Getting to the start line of The Flurry 8k Snowshoe Race was a victory in itself, given my Superman dive while skating just a month before. I did a short test run three days before the race and didn’t feel the injured muscles near my ribs, and while my legs were tight the next couple of days for lack of run practice, I declared myself ready to race! This would be my first time on snowshoes this winter, my first snowshoe race in two years, and just my second run in a month – what could go wrong?! Oh, and it was predicted to feel like -19 degrees Celsius with the wind. My goals were to make it to the finish line and to have fun in the process.
I arrived at the race site at Marydale Park in Mount Hope (Hamilton) to discover that one of the Happy Trails volunteers lives on my street – small world! I picked up my race kit (a big, awesome mug, a buff, and my race bib) and went back to my car to get organized. I immediately realized that I was under-dressed (unusual for me!), but thankfully I had a Happy Trails hoodie with me for after the race that I decided to wear while racing. I got my snowshoes on and wondered where everyone was, since there were only a few people outside. Turns out they were inside for the pre-race briefing, which I almost missed.
We were incredibly fortunate that a recent snowfall had blanketed the race course with the perfect amount of snow – not too little, and not too much! We would be running 2 laps of a 4k course, which included a loop and an out and back section.
I tried to position myself well back of the start line, but people kept lining up behind me. Oh well, they would soon find out that they would have to pass me! With a very laid-back 10-9-8-7-6-5-4-3-2-1 countdown, we were off!
Almost immediately I was doubting my ability to run 8k on snowshoes! After running a loop around a field, we hit the full force of the wind and blowing snow head-on! Wow! While I felt like I should be running faster through the windy sections to get out of them sooner, I ended up slowing down and sometimes walking. In fact the entire race was a run/walk combo for me.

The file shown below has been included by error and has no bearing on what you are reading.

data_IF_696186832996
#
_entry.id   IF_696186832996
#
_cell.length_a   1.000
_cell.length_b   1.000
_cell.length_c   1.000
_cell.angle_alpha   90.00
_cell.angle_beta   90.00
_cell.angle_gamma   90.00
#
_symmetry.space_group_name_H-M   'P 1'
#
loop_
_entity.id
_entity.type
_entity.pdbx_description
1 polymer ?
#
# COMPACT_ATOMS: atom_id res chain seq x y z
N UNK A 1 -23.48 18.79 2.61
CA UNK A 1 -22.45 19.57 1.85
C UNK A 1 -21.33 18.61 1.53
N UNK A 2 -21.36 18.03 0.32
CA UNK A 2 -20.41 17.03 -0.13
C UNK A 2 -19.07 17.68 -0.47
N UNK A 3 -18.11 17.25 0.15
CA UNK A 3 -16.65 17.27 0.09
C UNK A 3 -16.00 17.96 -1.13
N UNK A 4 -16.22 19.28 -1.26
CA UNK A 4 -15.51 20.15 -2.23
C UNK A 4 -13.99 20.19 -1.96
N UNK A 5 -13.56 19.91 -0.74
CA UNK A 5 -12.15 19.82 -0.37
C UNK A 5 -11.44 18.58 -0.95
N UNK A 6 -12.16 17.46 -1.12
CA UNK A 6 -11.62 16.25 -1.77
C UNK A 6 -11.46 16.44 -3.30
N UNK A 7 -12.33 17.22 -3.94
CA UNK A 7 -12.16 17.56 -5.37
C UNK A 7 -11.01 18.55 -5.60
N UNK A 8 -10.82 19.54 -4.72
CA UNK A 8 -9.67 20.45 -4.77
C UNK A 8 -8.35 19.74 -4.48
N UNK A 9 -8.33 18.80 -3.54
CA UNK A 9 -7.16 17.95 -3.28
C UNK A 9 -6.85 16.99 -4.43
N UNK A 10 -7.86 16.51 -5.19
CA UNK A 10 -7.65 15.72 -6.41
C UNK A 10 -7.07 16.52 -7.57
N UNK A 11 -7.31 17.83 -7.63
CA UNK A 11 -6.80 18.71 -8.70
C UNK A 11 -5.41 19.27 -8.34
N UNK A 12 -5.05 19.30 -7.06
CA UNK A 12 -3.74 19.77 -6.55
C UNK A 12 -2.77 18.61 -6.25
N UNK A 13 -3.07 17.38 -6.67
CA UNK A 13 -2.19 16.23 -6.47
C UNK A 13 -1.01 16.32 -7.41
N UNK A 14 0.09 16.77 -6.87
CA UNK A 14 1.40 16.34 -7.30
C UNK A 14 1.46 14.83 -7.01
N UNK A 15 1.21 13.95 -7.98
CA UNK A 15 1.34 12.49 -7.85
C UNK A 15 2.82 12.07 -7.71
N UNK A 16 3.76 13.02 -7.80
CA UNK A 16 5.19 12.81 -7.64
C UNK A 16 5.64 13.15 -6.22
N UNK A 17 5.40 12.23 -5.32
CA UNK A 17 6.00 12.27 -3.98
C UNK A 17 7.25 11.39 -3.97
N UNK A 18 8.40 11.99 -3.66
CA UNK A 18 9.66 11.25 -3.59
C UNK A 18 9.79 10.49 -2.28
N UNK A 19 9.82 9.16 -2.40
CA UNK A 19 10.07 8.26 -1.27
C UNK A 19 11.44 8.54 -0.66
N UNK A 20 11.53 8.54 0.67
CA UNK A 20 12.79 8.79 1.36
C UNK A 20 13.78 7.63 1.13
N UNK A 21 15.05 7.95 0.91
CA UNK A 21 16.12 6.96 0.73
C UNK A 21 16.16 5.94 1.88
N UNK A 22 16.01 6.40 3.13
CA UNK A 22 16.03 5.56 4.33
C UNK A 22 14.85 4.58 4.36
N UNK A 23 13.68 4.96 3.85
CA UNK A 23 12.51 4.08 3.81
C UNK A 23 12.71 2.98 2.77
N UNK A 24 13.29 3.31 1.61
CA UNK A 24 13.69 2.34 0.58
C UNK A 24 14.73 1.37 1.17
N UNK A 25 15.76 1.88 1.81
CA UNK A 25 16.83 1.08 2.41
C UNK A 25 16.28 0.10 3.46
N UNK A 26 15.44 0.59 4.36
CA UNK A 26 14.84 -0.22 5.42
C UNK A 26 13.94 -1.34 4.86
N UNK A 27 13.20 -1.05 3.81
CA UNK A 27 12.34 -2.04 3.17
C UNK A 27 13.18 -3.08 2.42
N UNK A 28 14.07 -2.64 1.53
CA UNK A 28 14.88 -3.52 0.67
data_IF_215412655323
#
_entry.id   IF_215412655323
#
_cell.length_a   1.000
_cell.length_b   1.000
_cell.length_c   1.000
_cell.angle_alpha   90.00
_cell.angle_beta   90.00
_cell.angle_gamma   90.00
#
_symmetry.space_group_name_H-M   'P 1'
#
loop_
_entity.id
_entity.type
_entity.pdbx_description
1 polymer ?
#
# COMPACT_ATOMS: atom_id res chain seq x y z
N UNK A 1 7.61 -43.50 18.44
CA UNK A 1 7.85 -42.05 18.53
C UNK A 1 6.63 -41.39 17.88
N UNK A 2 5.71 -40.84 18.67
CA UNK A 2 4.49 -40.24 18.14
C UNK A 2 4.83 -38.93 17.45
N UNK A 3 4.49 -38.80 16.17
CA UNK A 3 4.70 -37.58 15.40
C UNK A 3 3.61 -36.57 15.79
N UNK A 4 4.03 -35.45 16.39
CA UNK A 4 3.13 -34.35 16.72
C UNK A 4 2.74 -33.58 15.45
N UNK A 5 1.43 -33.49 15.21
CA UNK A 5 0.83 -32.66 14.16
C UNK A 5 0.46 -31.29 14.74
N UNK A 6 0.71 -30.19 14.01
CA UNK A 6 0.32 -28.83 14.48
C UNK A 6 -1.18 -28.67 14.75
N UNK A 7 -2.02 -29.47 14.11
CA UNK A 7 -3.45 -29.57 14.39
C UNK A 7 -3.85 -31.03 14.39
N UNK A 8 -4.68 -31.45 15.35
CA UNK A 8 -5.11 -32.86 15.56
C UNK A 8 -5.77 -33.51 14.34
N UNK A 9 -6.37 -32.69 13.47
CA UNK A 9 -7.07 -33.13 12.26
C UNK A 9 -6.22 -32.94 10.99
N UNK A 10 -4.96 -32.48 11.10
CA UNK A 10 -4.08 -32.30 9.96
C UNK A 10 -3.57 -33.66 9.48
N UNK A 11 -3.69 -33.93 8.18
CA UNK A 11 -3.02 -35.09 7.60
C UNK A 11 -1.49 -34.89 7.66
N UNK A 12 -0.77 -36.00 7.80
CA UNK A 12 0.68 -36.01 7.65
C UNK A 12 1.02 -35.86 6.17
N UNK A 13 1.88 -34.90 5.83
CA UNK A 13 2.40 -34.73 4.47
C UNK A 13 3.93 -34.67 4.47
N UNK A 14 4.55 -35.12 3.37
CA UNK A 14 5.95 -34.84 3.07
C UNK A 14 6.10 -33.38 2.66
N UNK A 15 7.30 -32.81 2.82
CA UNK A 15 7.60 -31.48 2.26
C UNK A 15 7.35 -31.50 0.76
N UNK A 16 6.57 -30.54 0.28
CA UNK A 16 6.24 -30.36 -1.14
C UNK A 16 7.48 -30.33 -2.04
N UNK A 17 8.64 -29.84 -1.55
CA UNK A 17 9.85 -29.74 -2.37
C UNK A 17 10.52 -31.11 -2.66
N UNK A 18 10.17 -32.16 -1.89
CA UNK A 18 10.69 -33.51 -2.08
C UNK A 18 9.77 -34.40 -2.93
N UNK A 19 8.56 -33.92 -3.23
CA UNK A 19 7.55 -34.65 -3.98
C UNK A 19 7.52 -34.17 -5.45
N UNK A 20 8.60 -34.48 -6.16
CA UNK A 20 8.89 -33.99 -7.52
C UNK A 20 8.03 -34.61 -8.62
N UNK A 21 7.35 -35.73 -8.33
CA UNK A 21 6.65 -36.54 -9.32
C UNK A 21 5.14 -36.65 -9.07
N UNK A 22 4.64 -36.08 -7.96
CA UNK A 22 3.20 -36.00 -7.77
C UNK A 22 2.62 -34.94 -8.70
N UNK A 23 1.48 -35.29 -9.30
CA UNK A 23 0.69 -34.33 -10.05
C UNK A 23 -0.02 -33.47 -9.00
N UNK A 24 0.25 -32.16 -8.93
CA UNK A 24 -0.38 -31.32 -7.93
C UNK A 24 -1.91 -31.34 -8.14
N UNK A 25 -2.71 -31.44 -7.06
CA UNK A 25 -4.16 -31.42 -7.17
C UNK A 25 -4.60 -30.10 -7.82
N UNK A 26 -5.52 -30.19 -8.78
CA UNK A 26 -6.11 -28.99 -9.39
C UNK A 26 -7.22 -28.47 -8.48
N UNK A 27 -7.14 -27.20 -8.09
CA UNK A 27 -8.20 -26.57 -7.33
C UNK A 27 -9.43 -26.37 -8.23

Before the race began, I wondered how visible the course flags would be given the blowing snow. I need not have worried. I could easily spot the flags, and in fact the easiest thing to do was to follow the people who had gone before me and the tracks they left behind! I entered the forest – so pretty – and felt that I was slowing people down. I told the runners behind me to let me know if they wanted to pass. It didn’t take long before I had to pull over anyway – snow was clumping under my snowshoes. Unfortunately, over the course of the race I had to stop and kick my snowshoes against trees between 10 and 20 times! Please send your tips my way. I used ski wax on my snowshoes before the race, but it seemed to have no effect. I didn’t notice anyone stopping as often as I did.
It was really nice to see some familiar faces at the race (Lisa, Mauro, Steve), and to be able to cheer for one another too. Trail runners are a friendly bunch!
During the out and back section of the course I stepped into the deeper snow to the side of the tramped down path to allow faster people running towards me to pass. In fact the race winner finished before I finished my first loop!
By the second loop runners were much more spread out, though I did run parts with two women named Mary and Andrée (nice to meet you!). Having run the first lap I knew I could run it again. I counted down the kilometres and looked for owls as I ran. Of course.
There were a few non-racers walking on the trail, but none of them wanted to take my place! At the out and back turnaround I spotted a car in the ditch with a police car nearby. The winds were quite ferocious and snow drifts fast accumulating with blowing snow. Thankfully there was protection from the wind in the forest.
The 4k race was set to start 1 hour after the 8k race, and I wondered if I would be passed by a 4k runner before I finished – I was.
At the finish line (I made it!) I was presented with a giant-sized medal! Then I went inside for some hot soup and hot chocolate. Happy Trails is very eco-conscious, encouraging runners to use re-usable cups and bowls, and providing compostable options as well. I used my awesome new mug for soup, then rinsed it out so I could have hot chocolate before heading home.
It was a challenging race, but I’m glad I healed in time to be able to do it!
- Time: 1:17:09 (9:39 min/km)
- Placing women 45-49: 2/4
- Placing all women: 14/24
- Placing all runners: 35/46
Thank you Happy Trails for another great race, and Sue Sitki for your amazing photos!
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